Yeah, of course. I mean, who knows if they’ll do it again. The writers are so talented that they may go on to other pursuits, but I know everyone will want to do it again. We shot seven episodes in 10 days, and I was just at the premier, and I saw the first two episodes, and they’re actually really well done. The directing is amazing, and obviously the writing is so good. It’s just kind of one and done, and it’s just really fun to do it. You don’t always get to perform with seven really funny women, so I know we… It’s like camp. It was like coming back to camp. We all had a ball.
I saw the first episode. The first season was great, but this feels a little crisper.
It is. I think it’s just like any show… I think it just came together, and it’s even better this year, and I loved it last year, but, for some reason, I agree. I think it’s even better. Ya know, we had a little bit more money this year, we had a few more days to shoot, and I think that made a huge difference. Everyone kind of knew what we were getting into. I mean, it’s a lot to shoot seven 22-minute episodes in 10 days. I think everyone kind of just had their head wrapped around it this year. And the editors are so amazing. We have some guys who have done reality TV, and I think it’s just great. It came together really well this year.
Can you talk a little about the challenges that you face with that kind of shooting window?
Yeah, I mean, it’s just really quick. On network television, you get maybe four or five takes on every scene. And, for this, literally, your first take is maybe a rehearsal, but the second take, they’re done. They’re moving on. So, it’s actually really freeing and fun, and it’s kind of just like you’re forced to throw yourself into a character and just go for it. It feels really collaborative and funny, but there’s certainly no looking back or regrets on a scene. The minute you’re kind of wondering “Should I have done it differently?” you’re done, because you’re moving on to the next. It’s kind of fun in that way, there’s not long lighting set-ups. But, you know, it’s really long hours in kind of the middle of nowhere. But we had a lot of fun, a lot of laughs.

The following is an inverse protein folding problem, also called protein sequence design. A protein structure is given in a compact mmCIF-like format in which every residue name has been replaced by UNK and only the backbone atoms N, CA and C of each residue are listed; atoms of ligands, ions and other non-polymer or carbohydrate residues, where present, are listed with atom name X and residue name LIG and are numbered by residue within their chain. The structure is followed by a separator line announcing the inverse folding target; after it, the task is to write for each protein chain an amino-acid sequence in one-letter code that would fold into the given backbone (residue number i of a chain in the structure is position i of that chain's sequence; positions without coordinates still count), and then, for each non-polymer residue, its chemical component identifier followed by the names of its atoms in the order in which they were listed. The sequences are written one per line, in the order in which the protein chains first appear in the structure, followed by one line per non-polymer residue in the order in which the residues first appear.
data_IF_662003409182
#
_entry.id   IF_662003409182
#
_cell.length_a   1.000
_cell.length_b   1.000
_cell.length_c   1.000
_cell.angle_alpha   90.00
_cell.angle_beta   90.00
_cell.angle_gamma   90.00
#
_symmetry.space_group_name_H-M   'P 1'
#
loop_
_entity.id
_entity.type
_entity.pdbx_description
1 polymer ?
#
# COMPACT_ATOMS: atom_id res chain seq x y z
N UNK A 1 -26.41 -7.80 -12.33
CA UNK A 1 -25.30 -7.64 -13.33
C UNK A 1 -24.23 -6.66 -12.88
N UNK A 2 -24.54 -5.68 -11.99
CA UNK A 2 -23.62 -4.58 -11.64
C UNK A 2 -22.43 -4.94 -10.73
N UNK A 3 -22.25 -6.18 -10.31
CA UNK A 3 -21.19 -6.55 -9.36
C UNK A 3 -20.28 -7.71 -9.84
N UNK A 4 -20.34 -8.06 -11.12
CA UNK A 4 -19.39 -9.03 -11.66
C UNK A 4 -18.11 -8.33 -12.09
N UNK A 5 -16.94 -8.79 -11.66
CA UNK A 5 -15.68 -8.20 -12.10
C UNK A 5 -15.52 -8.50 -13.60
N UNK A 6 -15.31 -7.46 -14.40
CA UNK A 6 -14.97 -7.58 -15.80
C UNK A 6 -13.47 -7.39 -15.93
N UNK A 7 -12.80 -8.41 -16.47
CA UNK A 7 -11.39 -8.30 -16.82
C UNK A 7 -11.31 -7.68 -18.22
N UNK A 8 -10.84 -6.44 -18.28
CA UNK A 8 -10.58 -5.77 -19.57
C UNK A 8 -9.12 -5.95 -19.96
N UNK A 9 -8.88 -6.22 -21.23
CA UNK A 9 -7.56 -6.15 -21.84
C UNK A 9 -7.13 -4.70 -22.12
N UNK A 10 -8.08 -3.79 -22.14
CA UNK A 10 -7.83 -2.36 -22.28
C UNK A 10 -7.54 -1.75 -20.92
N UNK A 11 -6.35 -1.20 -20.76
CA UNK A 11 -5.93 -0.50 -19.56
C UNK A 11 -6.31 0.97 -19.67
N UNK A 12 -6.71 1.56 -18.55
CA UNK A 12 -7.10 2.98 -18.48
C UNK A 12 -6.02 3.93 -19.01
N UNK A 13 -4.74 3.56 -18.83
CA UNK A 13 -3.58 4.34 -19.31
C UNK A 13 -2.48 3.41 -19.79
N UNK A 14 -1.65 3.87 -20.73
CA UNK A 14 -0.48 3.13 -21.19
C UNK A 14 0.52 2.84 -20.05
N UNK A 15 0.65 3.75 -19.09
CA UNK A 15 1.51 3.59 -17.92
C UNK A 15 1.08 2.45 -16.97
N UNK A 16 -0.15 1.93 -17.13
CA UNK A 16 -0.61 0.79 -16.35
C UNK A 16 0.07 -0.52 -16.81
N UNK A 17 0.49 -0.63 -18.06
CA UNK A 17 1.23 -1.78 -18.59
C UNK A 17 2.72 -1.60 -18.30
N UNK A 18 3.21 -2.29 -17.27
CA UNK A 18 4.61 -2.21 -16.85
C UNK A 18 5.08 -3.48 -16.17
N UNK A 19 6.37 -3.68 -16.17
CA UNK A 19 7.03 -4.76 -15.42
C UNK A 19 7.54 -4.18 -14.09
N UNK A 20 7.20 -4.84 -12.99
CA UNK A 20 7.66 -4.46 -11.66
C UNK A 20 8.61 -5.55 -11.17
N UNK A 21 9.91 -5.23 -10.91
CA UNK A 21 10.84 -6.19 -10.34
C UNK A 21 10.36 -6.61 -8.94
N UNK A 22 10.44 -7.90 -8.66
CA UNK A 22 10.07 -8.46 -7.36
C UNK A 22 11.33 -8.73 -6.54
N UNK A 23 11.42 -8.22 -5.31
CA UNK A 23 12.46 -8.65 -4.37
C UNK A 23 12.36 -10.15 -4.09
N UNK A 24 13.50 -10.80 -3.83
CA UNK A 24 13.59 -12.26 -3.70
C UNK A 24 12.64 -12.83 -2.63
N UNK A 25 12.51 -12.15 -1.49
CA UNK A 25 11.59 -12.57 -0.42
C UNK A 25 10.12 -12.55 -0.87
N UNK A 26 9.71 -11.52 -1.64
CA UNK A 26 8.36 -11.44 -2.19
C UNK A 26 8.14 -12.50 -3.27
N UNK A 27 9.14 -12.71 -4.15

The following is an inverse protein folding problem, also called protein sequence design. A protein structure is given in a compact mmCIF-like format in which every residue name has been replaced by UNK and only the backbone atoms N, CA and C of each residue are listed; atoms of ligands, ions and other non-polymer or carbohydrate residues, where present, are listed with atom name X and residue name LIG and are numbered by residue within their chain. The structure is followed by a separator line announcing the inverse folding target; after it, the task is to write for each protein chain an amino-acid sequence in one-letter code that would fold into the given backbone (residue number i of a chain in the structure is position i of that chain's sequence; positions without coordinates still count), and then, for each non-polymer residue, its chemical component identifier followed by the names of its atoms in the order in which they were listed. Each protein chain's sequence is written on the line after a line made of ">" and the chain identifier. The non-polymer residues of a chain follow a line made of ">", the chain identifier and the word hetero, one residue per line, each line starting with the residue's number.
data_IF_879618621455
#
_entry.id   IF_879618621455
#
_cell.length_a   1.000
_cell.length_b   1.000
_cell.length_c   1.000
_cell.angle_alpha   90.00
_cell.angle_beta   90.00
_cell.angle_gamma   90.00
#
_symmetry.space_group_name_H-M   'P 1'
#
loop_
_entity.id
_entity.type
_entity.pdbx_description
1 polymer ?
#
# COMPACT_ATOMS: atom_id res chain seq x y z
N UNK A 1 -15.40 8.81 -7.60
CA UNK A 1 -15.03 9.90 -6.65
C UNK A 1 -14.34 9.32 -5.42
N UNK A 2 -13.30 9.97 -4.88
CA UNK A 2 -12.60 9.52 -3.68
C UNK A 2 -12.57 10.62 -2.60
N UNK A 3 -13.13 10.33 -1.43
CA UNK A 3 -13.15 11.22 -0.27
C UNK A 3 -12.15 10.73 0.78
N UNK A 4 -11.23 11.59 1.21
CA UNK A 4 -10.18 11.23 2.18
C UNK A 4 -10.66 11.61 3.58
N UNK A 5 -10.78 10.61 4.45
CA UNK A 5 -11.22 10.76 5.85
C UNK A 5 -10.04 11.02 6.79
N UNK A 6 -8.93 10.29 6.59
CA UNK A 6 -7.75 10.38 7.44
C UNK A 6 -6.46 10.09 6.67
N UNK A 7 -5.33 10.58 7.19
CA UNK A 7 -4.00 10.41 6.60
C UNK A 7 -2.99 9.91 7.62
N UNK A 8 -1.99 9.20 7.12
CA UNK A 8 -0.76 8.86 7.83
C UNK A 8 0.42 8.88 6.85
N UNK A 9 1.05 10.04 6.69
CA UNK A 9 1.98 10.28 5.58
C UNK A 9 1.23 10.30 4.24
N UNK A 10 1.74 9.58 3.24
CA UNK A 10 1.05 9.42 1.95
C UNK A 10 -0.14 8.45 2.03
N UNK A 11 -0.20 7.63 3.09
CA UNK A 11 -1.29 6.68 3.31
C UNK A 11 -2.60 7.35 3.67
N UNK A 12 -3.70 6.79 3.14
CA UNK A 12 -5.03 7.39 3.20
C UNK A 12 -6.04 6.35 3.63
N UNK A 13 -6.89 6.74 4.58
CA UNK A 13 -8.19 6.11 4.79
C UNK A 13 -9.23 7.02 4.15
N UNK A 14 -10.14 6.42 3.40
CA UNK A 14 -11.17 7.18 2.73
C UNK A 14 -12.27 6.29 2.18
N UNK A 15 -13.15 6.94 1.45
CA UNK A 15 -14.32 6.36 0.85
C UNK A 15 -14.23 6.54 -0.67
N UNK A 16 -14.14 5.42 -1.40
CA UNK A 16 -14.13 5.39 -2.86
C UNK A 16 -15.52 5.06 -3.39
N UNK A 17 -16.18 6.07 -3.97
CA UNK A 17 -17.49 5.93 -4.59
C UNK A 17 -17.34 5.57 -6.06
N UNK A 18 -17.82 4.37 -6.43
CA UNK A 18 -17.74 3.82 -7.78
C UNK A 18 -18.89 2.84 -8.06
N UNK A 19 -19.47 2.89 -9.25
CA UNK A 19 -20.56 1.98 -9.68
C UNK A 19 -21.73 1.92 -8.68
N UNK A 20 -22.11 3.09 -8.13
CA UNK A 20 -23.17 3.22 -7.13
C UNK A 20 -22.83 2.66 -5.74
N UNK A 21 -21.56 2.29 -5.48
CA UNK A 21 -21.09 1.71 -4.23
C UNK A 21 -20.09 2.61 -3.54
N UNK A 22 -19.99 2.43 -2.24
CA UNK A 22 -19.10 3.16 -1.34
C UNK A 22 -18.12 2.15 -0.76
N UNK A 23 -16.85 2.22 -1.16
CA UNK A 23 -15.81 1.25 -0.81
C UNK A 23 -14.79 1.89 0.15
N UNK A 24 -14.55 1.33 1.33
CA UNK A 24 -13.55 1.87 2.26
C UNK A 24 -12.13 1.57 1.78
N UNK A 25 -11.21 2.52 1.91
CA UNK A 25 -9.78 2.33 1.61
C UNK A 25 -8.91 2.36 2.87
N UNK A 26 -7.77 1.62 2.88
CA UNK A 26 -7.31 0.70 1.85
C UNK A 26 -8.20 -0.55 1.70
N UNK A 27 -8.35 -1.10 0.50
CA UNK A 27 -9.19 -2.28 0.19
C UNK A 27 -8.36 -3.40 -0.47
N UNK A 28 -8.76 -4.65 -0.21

Would you say that the experience of working on SNL helped you to embrace that chaos a little?
Yeah, absolutely. I mean, it’s just such an ensemble. The Hotwives, to me, is such a fun ensemble and similar to SNL in that way, which is, you know, it’s just fun to work in a big group and everybody’s getting to be really funny. And certainly the writer’s… the writer’s write 100 percent of it, but they give us the freedom to play a little bit, and that’s really fun, too.
Moving to what you’re working on now, are you looking for more drama roles following Gone Girl? Are you trying to develop another project with your husband (Happy Endings creator David Caspe)?
I just had a baby two months ago, so I’m kind of just getting back out there and figuring out what the next move is, but I’d love to do more drama. So, we’ll see. I’m definitely writing something with my writing partner, June Diane Raphael, and working on trying to write something for us to star in. And my husband’s writing something else with some friends. So, I think we’ll just see what turns up, but I’m sure we’ll work together again.
On that note, we’ve seen shows come back after a long period of time, but do you feel like, at some point, there’s just going to be a point with Happy Endings where it’s just not possible?
I don’t know. It’s so funny because, every once in a while, there will be, like, this interest to do it again, and then it doesn’t fully come together, but it’s never because the cast and writing staff don’t want to do it. Everybody wants to come back. So, maybe we’ll be in, like, a nursing home and it’ll be very strange, but I still have hope. That’s just because I love that show so much. But I don’t know what’s going to happen, I hope it does. But there’s probably a moratorium on when, you know, when it should come back. But I hope and pray.
The Hotwives of Las Vegas premieres on Hulu today, August 18.